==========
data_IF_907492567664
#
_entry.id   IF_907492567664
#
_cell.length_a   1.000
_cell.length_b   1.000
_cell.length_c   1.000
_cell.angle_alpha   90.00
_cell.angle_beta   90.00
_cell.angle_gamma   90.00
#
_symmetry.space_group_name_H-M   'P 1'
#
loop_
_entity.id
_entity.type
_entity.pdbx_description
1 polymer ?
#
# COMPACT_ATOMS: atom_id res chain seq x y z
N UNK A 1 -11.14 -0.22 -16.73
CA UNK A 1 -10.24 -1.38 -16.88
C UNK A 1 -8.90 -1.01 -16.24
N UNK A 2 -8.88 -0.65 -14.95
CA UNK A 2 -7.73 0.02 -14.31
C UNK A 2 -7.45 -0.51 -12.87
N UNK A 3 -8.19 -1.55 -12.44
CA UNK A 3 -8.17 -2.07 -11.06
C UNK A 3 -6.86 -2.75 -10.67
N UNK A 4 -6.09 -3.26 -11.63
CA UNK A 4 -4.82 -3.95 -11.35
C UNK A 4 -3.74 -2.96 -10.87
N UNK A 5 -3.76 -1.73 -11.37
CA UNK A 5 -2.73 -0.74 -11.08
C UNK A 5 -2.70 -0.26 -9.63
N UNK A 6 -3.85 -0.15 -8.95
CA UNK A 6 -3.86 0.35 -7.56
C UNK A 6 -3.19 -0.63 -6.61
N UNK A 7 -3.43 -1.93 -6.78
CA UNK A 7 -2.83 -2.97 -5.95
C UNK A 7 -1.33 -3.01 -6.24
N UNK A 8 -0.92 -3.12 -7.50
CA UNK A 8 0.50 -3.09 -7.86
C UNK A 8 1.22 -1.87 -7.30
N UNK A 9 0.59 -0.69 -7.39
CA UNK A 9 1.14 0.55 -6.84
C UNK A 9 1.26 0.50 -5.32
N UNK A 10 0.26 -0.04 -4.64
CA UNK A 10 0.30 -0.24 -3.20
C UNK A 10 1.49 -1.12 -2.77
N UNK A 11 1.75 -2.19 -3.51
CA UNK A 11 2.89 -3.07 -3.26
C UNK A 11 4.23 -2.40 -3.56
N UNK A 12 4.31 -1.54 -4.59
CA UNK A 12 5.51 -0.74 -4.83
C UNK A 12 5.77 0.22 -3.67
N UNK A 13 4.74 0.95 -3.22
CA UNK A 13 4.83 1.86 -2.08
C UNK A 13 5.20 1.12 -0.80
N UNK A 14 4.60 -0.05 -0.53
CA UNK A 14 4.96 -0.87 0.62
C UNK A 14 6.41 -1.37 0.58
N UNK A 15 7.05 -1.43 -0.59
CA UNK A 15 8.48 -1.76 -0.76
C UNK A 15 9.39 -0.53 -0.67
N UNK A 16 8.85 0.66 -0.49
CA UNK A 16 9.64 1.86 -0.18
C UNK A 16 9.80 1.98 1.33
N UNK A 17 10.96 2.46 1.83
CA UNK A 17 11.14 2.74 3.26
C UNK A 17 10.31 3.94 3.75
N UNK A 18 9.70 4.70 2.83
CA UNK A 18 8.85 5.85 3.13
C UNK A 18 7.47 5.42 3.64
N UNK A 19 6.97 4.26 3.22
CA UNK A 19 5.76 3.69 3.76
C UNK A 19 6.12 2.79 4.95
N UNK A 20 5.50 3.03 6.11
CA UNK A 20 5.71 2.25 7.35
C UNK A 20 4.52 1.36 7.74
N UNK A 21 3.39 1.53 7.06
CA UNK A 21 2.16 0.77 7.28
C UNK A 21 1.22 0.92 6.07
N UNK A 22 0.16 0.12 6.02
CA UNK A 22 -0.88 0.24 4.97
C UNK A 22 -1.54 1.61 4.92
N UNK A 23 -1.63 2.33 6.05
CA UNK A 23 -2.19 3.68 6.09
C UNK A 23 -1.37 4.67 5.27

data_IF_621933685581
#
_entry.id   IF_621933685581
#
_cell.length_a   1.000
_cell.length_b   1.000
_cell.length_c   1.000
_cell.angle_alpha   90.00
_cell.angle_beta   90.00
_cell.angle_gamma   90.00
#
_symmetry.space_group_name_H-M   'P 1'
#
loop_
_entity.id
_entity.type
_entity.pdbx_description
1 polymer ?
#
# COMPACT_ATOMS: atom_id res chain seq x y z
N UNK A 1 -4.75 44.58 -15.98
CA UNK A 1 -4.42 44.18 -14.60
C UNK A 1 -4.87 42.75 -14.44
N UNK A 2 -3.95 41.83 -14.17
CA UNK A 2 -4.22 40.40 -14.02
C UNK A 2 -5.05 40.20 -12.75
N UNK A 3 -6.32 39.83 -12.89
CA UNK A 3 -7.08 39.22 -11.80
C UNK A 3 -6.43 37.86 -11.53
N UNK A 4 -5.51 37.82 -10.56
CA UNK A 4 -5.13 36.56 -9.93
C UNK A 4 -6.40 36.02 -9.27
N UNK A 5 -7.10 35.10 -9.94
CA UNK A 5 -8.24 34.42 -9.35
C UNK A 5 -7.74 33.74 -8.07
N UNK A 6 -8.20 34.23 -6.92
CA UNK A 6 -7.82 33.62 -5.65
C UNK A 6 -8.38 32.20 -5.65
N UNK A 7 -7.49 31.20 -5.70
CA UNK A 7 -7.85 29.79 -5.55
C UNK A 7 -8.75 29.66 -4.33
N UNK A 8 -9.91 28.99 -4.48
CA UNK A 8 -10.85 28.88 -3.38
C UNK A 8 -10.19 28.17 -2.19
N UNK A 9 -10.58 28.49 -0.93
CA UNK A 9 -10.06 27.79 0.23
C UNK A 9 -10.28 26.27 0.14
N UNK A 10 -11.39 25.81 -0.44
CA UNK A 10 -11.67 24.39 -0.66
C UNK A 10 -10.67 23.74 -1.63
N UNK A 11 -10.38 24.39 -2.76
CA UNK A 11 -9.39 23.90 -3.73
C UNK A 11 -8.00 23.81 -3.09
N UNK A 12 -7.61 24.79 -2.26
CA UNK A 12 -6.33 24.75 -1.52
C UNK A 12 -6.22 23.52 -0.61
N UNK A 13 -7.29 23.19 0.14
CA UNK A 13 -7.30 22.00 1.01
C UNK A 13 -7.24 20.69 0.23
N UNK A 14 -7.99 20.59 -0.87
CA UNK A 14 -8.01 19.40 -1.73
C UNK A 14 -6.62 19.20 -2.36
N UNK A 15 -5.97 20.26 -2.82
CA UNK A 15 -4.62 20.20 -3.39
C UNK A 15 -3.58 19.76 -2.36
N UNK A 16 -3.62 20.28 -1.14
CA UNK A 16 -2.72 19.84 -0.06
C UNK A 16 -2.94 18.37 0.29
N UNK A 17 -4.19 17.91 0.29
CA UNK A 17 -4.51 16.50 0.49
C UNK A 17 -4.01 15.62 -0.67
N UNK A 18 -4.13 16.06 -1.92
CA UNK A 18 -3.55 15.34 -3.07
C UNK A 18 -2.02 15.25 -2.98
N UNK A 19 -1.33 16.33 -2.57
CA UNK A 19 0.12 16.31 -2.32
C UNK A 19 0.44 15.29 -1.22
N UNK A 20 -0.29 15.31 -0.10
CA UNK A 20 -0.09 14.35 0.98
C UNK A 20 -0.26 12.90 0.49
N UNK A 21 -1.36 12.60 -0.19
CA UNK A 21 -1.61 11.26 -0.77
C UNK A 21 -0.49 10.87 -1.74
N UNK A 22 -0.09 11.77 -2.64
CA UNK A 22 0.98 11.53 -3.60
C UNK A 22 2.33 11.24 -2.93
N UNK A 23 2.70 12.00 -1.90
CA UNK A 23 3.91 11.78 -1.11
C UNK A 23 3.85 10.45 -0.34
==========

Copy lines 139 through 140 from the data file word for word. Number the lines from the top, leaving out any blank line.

C UNK A 10 -10.67 23.74 -1.63
N UNK A 11 -10.38 24.39 -2.76